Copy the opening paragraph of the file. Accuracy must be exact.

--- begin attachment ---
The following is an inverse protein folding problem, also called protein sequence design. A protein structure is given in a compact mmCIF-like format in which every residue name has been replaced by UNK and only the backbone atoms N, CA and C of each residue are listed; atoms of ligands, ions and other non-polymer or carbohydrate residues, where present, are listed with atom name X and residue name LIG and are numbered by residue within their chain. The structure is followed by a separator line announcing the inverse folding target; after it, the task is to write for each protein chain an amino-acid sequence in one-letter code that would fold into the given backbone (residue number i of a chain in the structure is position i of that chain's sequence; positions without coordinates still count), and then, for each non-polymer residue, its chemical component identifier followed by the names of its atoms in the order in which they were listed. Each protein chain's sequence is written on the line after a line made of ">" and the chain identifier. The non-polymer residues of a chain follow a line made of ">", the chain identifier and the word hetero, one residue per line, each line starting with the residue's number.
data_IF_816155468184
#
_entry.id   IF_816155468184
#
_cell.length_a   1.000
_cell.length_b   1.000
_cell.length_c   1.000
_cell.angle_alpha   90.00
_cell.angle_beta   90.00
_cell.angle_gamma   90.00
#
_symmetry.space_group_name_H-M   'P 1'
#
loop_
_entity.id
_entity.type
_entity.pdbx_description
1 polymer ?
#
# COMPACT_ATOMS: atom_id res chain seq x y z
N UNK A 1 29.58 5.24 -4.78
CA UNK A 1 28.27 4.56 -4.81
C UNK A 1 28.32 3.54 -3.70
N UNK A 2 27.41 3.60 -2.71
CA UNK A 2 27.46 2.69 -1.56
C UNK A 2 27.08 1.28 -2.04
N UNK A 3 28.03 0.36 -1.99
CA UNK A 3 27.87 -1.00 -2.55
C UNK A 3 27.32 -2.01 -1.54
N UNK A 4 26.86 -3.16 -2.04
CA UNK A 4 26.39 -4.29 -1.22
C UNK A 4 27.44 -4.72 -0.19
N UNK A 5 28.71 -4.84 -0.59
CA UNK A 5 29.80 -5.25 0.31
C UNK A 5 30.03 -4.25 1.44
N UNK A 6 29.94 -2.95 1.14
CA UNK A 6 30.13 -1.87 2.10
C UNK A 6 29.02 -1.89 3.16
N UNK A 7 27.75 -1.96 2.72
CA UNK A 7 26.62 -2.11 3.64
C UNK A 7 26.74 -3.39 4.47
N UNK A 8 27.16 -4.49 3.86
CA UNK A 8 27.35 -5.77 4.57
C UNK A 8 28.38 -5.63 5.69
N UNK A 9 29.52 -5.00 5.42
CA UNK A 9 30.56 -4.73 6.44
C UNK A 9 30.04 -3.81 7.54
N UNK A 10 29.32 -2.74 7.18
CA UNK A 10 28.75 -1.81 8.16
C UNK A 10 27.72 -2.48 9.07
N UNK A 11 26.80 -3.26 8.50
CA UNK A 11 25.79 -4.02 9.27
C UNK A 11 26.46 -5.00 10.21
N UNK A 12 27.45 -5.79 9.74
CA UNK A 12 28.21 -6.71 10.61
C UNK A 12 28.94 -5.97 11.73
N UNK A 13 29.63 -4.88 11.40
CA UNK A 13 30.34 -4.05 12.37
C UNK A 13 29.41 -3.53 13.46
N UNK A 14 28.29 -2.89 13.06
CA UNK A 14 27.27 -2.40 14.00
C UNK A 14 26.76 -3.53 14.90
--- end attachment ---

The following is an inverse protein folding problem, also called protein sequence design. A protein structure is given in a compact mmCIF-like format in which every residue name has been replaced by UNK and only the backbone atoms N, CA and C of each residue are listed; atoms of ligands, ions and other non-polymer or carbohydrate residues, where present, are listed with atom name X and residue name LIG and are numbered by residue within their chain. The structure is followed by a separator line announcing the inverse folding target; after it, the task is to write for each protein chain an amino-acid sequence in one-letter code that would fold into the given backbone (residue number i of a chain in the structure is position i of that chain's sequence; positions without coordinates still count), and then, for each non-polymer residue, its chemical component identifier followed by the names of its atoms in the order in which they were listed. Each protein chain's sequence is written on the line after a line made of ">" and the chain identifier. The non-polymer residues of a chain follow a line made of ">", the chain identifier and the word hetero, one residue per line, each line starting with the residue's number.